Childrens Savings Accounts

Question

Hi,

I have read your column for some years now and was wondering if you could offer me some advice regarding children's savings accounts. We have a one and a half year old daughter and she has been given small amounts of money since she was born.

She now has about $600 and we plan to add to this every year as well as putting in monetary gifts etc from grandparents. What kind of account would you recommend opening for her?

We would like her to have access to this money either when she is 18 or 21.

We have already purchased for her $100 worth of premium bonds. Would it worth buying more of these or would an interest based account be more prudent?

Thanking you in advance for your help.

Regards

Tracy

Answer

It is a really great idea to be starting young, investing for future education expenses or just a nest egg to assist with the big OE, leaving home or other expenses young folk face today.

The amount you have accumulated is just enough (normally $500.00) to start a longer term strategy of investment. And, of course it is desirable to be able to add to the sum as further funds come to hand, normally additional amounts of $100.00 are accepted.

When investing on behalf of a minor there are a few issues to consider among them, ownership and taxation. It is fine to invest in your children’s name however you will need to sign the documents on their behalf and there are some rules to follow because the owner of the investment is a minor:

  1. The ‘owner’ of the investment is the person whose name and personal details appear on the application and the ‘authorised signatory’ is the person who signed the application on behalf of the minor (owner).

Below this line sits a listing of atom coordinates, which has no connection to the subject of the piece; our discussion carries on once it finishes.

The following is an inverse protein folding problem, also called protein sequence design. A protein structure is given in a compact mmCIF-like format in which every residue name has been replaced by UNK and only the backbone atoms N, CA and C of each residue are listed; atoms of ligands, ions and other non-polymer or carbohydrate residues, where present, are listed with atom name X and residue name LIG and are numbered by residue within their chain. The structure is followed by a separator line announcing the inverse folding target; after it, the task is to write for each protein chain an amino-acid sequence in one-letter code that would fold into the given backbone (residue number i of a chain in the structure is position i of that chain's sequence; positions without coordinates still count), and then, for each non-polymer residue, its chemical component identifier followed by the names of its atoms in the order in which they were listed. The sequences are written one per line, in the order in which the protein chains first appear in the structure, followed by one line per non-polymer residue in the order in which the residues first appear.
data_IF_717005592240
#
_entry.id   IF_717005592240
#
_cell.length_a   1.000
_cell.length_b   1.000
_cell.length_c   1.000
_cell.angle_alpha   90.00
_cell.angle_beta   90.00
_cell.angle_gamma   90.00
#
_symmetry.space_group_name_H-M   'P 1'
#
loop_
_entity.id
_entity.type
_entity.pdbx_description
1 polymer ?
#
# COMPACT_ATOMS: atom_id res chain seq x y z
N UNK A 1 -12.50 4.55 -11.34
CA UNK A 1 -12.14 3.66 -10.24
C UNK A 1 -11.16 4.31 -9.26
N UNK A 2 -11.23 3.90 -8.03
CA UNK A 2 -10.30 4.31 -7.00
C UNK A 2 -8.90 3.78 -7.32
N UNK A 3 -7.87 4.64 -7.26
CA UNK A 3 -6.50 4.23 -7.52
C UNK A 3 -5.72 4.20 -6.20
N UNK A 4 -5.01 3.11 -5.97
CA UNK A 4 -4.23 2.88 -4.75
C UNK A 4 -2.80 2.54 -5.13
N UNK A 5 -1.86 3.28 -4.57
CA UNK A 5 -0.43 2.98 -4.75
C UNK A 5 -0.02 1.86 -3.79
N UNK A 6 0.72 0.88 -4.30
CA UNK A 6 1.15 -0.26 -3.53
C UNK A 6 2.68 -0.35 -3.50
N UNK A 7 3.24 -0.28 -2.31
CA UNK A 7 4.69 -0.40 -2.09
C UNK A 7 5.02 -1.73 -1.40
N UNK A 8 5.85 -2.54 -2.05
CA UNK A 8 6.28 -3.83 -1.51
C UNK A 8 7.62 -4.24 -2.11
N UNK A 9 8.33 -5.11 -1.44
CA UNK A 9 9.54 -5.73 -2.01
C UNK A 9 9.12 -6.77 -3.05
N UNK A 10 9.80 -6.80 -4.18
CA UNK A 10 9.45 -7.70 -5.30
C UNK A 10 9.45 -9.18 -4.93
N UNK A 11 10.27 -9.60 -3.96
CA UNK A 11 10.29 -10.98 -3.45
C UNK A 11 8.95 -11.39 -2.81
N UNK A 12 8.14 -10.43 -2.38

2. Any future transactions to be carried out in respect of the investment (eg. withdrawals, transfers, switches, additions etc.) require written authorisation on behalf of the owner. It is not permitted to act on instructions from a parent or guardian who is not the authorised signatory. In future the owner has the right to authorise any transaction in respect of the investment without the consent of the authorised signatory.
  3. In respect of any investment, the authorised signatory should appoint a trustee in their Will so in the event of the death of the authorised signatory, the trustee of their estate assumes the role – not the legal guardian of the minor.
  4. Under the Financial Transactions Reporting Act 1996 verification of identity is required via a copy of birth certificate and tax number.

I assume by ‘premium bond’ you mean Equitiable’s 1st Mortgage premium bond? You do not suggest the term you have selected (1 to 5 years are the options) however they are secured by 1st Mortgage (therefore reasonably safe), and while fee free are at the lower end of the return spectrum and taxed ineffectively for a minor being ‘tax paid’ at 33%.

The investment options are extremely varied and the correct option for you will depend upon factors such as; your understanding, the return outcome wished for and the level of ongoing management. The overriding considerations are making sure that any fees are not excessive, the investment company is well known, will be around in 20 years time and the taxation treatment is suitable for a young person.

No term deposit or fixed interest investments currently available (in NZ) have a 20 year term so if you desire compounding and rolling over say a long, 60 month term deposit will be needed. If you wish for something a bit more related to market performance (like shares or property), can cope with irregular additions and is available to just roll on and on there are many options, but consider the comments above before signing on the dotted line, stay away from anything like ‘superannuation’, ‘life insurance’ or ‘education fund’ products, tax and fees almost defeat their returns.

 

Original Article published October 2005

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